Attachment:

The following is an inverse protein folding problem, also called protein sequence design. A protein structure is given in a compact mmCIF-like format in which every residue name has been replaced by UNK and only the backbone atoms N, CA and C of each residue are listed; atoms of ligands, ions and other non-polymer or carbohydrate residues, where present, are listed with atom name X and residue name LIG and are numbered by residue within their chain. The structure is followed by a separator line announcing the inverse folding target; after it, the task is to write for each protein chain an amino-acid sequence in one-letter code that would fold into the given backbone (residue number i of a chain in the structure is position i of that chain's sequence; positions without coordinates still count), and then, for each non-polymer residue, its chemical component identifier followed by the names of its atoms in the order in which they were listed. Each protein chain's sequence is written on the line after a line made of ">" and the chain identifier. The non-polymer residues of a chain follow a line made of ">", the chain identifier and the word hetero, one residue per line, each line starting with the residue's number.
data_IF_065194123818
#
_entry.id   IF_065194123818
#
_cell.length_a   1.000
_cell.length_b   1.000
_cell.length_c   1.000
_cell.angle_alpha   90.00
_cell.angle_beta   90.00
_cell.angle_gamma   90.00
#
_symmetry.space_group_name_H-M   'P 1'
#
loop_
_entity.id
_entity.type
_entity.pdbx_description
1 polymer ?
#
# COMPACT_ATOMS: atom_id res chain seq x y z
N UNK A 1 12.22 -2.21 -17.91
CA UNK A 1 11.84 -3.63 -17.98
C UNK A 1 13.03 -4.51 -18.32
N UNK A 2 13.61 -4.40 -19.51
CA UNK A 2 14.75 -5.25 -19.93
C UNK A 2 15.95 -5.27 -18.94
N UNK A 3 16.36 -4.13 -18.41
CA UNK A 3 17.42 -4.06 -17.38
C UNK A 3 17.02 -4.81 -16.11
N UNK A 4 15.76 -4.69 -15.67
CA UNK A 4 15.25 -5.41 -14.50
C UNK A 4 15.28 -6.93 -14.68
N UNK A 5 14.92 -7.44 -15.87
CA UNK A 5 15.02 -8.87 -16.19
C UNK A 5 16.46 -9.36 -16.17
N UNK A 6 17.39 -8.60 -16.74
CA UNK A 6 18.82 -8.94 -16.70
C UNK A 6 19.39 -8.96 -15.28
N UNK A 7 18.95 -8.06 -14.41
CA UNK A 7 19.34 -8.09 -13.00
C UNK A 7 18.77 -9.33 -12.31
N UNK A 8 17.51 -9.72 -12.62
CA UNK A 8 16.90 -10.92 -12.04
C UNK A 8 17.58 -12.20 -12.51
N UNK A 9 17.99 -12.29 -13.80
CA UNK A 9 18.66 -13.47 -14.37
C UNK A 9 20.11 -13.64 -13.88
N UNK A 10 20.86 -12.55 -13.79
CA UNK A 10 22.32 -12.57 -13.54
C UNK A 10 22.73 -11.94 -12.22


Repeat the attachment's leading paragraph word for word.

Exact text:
The following is an inverse protein folding problem, also called protein sequence design. A protein structure is given in a compact mmCIF-like format in which every residue name has been replaced by UNK and only the backbone atoms N, CA and C of each residue are listed; atoms of ligands, ions and other non-polymer or carbohydrate residues, where present, are listed with atom name X and residue name LIG and are numbered by residue within their chain. The structure is followed by a separator line announcing the inverse folding target; after it, the task is to write for each protein chain an amino-acid sequence in one-letter code that would fold into the given backbone (residue number i of a chain in the structure is position i of that chain's sequence; positions without coordinates still count), and then, for each non-polymer residue, its chemical component identifier followed by the names of its atoms in the order in which they were listed. Each protein chain's sequence is written on the line after a line made of ">" and the chain identifier. The non-polymer residues of a chain follow a line made of ">", the chain identifier and the word hetero, one residue per line, each line starting with the residue's number.